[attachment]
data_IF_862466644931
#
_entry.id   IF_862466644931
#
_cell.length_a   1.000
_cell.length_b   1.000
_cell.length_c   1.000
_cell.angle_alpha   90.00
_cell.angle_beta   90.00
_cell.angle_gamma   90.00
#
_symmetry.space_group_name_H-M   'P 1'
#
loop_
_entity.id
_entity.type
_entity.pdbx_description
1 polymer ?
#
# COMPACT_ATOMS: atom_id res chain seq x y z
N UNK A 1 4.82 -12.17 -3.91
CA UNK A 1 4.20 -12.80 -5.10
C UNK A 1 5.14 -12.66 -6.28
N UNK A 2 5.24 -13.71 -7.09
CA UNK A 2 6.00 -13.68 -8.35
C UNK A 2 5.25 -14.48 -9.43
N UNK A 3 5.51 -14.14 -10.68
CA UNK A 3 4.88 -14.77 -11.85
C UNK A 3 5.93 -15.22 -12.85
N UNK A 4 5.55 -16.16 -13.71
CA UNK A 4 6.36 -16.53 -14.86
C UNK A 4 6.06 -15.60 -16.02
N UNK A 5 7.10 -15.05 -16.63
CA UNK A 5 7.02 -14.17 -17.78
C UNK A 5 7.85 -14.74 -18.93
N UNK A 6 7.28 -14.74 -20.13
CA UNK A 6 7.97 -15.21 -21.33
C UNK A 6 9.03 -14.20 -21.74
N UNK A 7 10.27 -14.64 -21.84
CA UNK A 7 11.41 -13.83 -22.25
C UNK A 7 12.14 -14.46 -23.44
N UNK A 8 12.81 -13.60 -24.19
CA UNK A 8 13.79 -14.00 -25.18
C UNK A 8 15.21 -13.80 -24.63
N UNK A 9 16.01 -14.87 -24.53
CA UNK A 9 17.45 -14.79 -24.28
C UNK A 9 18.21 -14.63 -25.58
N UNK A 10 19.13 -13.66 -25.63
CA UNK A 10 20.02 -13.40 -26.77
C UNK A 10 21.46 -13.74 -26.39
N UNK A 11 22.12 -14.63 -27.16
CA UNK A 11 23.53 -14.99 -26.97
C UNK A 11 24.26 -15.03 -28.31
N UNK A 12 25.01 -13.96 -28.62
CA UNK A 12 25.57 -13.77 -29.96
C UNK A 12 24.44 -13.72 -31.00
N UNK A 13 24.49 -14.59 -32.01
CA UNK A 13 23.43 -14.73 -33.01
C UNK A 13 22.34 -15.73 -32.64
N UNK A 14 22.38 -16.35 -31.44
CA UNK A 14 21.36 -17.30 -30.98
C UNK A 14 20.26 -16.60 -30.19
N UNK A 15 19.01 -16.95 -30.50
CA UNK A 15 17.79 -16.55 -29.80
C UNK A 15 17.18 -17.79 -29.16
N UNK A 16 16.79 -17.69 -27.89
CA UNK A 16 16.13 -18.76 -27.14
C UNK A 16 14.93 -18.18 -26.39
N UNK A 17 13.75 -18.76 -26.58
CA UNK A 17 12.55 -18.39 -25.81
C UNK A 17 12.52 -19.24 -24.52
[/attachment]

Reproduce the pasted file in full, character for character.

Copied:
data_IF_862466644931
#
_entry.id   IF_862466644931
#
_cell.length_a   1.000
_cell.length_b   1.000
_cell.length_c   1.000
_cell.angle_alpha   90.00
_cell.angle_beta   90.00
_cell.angle_gamma   90.00
#
_symmetry.space_group_name_H-M   'P 1'
#
loop_
_entity.id
_entity.type
_entity.pdbx_description
1 polymer ?
#
# COMPACT_ATOMS: atom_id res chain seq x y z
N UNK A 1 4.82 -12.17 -3.91
CA UNK A 1 4.20 -12.80 -5.10
C UNK A 1 5.14 -12.66 -6.28
N UNK A 2 5.24 -13.71 -7.09
CA UNK A 2 6.00 -13.68 -8.35
C UNK A 2 5.25 -14.48 -9.43
N UNK A 3 5.51 -14.14 -10.68
CA UNK A 3 4.88 -14.77 -11.85
C UNK A 3 5.93 -15.22 -12.85
N UNK A 4 5.55 -16.16 -13.71
CA UNK A 4 6.36 -16.53 -14.86
C UNK A 4 6.06 -15.60 -16.02
N UNK A 5 7.10 -15.05 -16.63
CA UNK A 5 7.02 -14.17 -17.78
C UNK A 5 7.85 -14.74 -18.93
N UNK A 6 7.28 -14.74 -20.13
CA UNK A 6 7.97 -15.21 -21.33
C UNK A 6 9.03 -14.20 -21.74
N UNK A 7 10.27 -14.64 -21.84
CA UNK A 7 11.41 -13.83 -22.25
C UNK A 7 12.14 -14.46 -23.44
N UNK A 8 12.81 -13.60 -24.19
CA UNK A 8 13.79 -14.00 -25.18
C UNK A 8 15.21 -13.80 -24.63
N UNK A 9 16.01 -14.87 -24.53
CA UNK A 9 17.45 -14.79 -24.28
C UNK A 9 18.21 -14.63 -25.58
N UNK A 10 19.13 -13.66 -25.63
CA UNK A 10 20.02 -13.40 -26.77
C UNK A 10 21.46 -13.74 -26.39
N UNK A 11 22.12 -14.63 -27.16
CA UNK A 11 23.53 -14.99 -26.97
C UNK A 11 24.26 -15.03 -28.31
N UNK A 12 25.01 -13.96 -28.62
CA UNK A 12 25.57 -13.77 -29.96
C UNK A 12 24.44 -13.72 -31.00
N UNK A 13 24.49 -14.59 -32.01
CA UNK A 13 23.43 -14.73 -33.01
C UNK A 13 22.34 -15.73 -32.64
N UNK A 14 22.38 -16.35 -31.44
CA UNK A 14 21.36 -17.30 -30.98
C UNK A 14 20.26 -16.60 -30.19
N UNK A 15 19.01 -16.95 -30.50
CA UNK A 15 17.79 -16.55 -29.80
C UNK A 15 17.18 -17.79 -29.16
N UNK A 16 16.79 -17.69 -27.89
CA UNK A 16 16.13 -18.76 -27.14
C UNK A 16 14.93 -18.18 -26.39
N UNK A 17 13.75 -18.76 -26.58
CA UNK A 17 12.55 -18.39 -25.81
C UNK A 17 12.52 -19.24 -24.52